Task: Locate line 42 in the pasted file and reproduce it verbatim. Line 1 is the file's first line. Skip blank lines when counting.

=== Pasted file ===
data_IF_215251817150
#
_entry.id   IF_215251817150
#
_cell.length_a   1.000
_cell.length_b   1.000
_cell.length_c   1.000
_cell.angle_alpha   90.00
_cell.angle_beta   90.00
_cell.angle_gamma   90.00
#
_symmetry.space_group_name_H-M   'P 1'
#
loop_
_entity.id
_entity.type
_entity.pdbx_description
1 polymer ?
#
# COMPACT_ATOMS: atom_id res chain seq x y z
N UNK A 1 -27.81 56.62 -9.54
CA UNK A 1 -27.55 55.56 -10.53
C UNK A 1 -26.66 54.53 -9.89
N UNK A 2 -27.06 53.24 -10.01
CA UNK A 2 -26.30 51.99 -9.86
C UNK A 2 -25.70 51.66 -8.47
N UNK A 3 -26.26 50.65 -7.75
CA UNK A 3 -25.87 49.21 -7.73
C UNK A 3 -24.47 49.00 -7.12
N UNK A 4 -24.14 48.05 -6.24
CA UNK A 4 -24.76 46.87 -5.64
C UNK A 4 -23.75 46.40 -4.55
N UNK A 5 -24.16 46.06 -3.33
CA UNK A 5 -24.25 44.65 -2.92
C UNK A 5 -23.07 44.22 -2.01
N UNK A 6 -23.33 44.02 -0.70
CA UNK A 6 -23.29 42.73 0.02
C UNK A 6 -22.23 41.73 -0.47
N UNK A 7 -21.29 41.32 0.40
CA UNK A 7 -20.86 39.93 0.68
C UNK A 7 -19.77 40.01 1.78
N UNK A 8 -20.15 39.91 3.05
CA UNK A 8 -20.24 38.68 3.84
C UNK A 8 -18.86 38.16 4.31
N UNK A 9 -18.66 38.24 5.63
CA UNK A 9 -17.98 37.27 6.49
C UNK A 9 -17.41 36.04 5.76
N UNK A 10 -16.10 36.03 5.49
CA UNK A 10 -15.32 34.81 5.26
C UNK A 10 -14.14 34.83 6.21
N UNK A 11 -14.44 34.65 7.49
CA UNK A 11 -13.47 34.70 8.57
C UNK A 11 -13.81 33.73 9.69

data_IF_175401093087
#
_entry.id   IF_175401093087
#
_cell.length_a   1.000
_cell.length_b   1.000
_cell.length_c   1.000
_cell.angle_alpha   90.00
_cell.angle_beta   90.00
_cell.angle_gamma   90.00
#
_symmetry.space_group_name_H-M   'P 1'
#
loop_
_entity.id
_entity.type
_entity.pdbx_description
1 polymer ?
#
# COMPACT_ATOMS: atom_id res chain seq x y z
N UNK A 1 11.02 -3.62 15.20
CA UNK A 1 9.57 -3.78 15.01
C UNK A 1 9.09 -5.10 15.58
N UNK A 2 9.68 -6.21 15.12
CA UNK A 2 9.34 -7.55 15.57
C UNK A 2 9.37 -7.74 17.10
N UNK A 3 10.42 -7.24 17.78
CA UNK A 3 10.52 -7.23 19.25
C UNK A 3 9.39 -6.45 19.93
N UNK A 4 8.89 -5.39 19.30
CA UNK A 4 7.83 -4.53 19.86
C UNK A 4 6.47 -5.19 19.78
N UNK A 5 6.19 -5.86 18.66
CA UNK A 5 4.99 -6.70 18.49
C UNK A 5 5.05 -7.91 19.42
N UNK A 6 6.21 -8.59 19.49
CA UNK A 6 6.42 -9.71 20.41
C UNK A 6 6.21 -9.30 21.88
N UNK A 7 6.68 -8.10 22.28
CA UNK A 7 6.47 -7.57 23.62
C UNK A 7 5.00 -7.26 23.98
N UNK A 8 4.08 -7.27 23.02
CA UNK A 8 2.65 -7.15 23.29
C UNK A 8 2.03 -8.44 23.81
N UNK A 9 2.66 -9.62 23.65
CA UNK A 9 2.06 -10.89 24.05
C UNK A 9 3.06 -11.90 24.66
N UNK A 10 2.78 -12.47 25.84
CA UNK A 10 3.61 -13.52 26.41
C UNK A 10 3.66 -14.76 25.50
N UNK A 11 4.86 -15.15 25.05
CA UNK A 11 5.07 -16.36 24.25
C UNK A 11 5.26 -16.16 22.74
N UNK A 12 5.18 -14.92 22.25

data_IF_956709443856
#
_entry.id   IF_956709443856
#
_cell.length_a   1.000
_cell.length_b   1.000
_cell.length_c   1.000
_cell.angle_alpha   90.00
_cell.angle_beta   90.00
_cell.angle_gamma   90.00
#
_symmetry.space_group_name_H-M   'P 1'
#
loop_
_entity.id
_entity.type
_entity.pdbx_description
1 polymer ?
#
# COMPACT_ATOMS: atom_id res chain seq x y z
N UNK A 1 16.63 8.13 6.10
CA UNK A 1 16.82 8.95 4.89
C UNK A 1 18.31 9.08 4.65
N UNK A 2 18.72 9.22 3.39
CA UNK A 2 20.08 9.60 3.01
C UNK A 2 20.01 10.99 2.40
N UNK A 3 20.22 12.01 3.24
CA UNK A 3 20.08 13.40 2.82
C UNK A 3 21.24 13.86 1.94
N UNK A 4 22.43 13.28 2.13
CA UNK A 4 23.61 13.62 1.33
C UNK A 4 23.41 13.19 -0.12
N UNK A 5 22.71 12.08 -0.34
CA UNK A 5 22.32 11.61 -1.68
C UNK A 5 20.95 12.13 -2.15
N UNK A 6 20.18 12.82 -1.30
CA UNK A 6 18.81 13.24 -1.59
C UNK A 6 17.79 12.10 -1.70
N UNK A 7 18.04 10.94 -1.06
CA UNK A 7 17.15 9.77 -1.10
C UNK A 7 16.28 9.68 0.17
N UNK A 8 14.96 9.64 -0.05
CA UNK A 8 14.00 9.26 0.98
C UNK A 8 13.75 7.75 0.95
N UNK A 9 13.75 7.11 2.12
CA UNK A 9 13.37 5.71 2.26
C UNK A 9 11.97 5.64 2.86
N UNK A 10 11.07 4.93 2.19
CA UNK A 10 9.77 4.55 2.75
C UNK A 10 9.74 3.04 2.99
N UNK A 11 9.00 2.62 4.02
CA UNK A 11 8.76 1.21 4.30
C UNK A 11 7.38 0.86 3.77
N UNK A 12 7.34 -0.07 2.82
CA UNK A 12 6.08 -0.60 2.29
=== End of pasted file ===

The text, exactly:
N UNK A 8 -20.15 39.91 3.05